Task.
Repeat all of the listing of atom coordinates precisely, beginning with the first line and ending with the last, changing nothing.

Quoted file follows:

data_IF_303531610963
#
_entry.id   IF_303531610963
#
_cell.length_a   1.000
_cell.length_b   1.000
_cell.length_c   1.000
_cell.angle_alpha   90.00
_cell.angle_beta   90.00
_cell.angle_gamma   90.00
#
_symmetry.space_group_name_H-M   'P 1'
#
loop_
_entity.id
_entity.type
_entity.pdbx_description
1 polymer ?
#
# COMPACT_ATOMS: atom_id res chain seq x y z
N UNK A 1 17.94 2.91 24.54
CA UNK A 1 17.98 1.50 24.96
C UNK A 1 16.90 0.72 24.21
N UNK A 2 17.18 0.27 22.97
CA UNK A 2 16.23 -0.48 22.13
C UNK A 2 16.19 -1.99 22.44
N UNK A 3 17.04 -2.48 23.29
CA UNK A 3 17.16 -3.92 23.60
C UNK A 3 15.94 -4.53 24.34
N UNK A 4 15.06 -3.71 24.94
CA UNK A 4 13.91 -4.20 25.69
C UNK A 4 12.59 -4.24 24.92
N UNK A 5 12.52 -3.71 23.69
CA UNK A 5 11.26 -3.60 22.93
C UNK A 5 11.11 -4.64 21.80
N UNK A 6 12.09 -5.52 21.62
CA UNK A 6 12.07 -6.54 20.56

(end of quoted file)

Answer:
data_IF_303531610963
#
_entry.id   IF_303531610963
#
_cell.length_a   1.000
_cell.length_b   1.000
_cell.length_c   1.000
_cell.angle_alpha   90.00
_cell.angle_beta   90.00
_cell.angle_gamma   90.00
#
_symmetry.space_group_name_H-M   'P 1'
#
loop_
_entity.id
_entity.type
_entity.pdbx_description
1 polymer ?
#
# COMPACT_ATOMS: atom_id res chain seq x y z
N UNK A 1 17.94 2.91 24.54
CA UNK A 1 17.98 1.50 24.96
C UNK A 1 16.90 0.72 24.21
N UNK A 2 17.18 0.27 22.97
CA UNK A 2 16.23 -0.48 22.13
C UNK A 2 16.19 -1.99 22.44
N UNK A 3 17.04 -2.48 23.29
CA UNK A 3 17.16 -3.92 23.60
C UNK A 3 15.94 -4.53 24.34
N UNK A 4 15.06 -3.71 24.94
CA UNK A 4 13.91 -4.20 25.69
C UNK A 4 12.59 -4.24 24.92
N UNK A 5 12.52 -3.71 23.69
CA UNK A 5 11.26 -3.60 22.93
C UNK A 5 11.11 -4.64 21.80
N UNK A 6 12.09 -5.52 21.62
CA UNK A 6 12.07 -6.54 20.56